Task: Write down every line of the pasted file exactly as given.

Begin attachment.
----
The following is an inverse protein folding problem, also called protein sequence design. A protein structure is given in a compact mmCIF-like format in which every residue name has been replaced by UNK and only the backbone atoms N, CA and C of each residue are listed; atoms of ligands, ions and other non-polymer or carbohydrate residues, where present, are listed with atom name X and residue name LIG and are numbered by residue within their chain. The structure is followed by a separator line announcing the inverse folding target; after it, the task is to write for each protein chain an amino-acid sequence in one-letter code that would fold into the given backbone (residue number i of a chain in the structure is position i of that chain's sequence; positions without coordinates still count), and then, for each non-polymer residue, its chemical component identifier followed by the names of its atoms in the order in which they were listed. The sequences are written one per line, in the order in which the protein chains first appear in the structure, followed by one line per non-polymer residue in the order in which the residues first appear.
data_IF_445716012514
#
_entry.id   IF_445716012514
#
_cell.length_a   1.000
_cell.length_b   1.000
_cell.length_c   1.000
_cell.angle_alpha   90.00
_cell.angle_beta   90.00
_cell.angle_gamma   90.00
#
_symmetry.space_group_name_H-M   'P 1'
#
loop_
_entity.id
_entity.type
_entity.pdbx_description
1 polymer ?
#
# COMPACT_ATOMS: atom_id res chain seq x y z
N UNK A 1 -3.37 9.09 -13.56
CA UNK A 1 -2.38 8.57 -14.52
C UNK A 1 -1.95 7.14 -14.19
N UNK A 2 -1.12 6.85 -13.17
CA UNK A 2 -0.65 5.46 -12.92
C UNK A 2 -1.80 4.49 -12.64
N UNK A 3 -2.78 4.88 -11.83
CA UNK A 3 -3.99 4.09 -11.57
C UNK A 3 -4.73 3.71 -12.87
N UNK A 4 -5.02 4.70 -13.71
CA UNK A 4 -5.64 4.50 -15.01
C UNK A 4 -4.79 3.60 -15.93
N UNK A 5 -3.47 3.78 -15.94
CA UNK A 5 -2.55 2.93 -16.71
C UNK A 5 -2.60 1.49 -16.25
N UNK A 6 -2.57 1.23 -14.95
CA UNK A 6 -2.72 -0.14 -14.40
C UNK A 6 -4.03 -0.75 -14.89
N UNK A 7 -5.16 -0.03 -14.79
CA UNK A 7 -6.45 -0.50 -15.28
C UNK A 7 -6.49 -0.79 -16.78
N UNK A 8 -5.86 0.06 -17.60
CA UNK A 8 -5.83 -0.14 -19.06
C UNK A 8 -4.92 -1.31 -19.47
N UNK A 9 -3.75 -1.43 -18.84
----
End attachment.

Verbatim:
The following is an inverse protein folding problem, also called protein sequence design. A protein structure is given in a compact mmCIF-like format in which every residue name has been replaced by UNK and only the backbone atoms N, CA and C of each residue are listed; atoms of ligands, ions and other non-polymer or carbohydrate residues, where present, are listed with atom name X and residue name LIG and are numbered by residue within their chain. The structure is followed by a separator line announcing the inverse folding target; after it, the task is to write for each protein chain an amino-acid sequence in one-letter code that would fold into the given backbone (residue number i of a chain in the structure is position i of that chain's sequence; positions without coordinates still count), and then, for each non-polymer residue, its chemical component identifier followed by the names of its atoms in the order in which they were listed. The sequences are written one per line, in the order in which the protein chains first appear in the structure, followed by one line per non-polymer residue in the order in which the residues first appear.
data_IF_445716012514
#
_entry.id   IF_445716012514
#
_cell.length_a   1.000
_cell.length_b   1.000
_cell.length_c   1.000
_cell.angle_alpha   90.00
_cell.angle_beta   90.00
_cell.angle_gamma   90.00
#
_symmetry.space_group_name_H-M   'P 1'
#
loop_
_entity.id
_entity.type
_entity.pdbx_description
1 polymer ?
#
# COMPACT_ATOMS: atom_id res chain seq x y z
N UNK A 1 -3.37 9.09 -13.56
CA UNK A 1 -2.38 8.57 -14.52
C UNK A 1 -1.95 7.14 -14.19
N UNK A 2 -1.12 6.85 -13.17
CA UNK A 2 -0.65 5.46 -12.92
C UNK A 2 -1.80 4.49 -12.64
N UNK A 3 -2.78 4.88 -11.83
CA UNK A 3 -3.99 4.09 -11.57
C UNK A 3 -4.73 3.71 -12.87
N UNK A 4 -5.02 4.70 -13.71
CA UNK A 4 -5.64 4.50 -15.01
C UNK A 4 -4.79 3.60 -15.93
N UNK A 5 -3.47 3.78 -15.94
CA UNK A 5 -2.55 2.93 -16.71
C UNK A 5 -2.60 1.49 -16.25
N UNK A 6 -2.57 1.23 -14.95
CA UNK A 6 -2.72 -0.14 -14.40
C UNK A 6 -4.03 -0.75 -14.89
N UNK A 7 -5.16 -0.03 -14.79
CA UNK A 7 -6.45 -0.50 -15.28
C UNK A 7 -6.49 -0.79 -16.78
N UNK A 8 -5.86 0.06 -17.60
CA UNK A 8 -5.83 -0.14 -19.06
C UNK A 8 -4.92 -1.31 -19.47
N UNK A 9 -3.75 -1.43 -18.84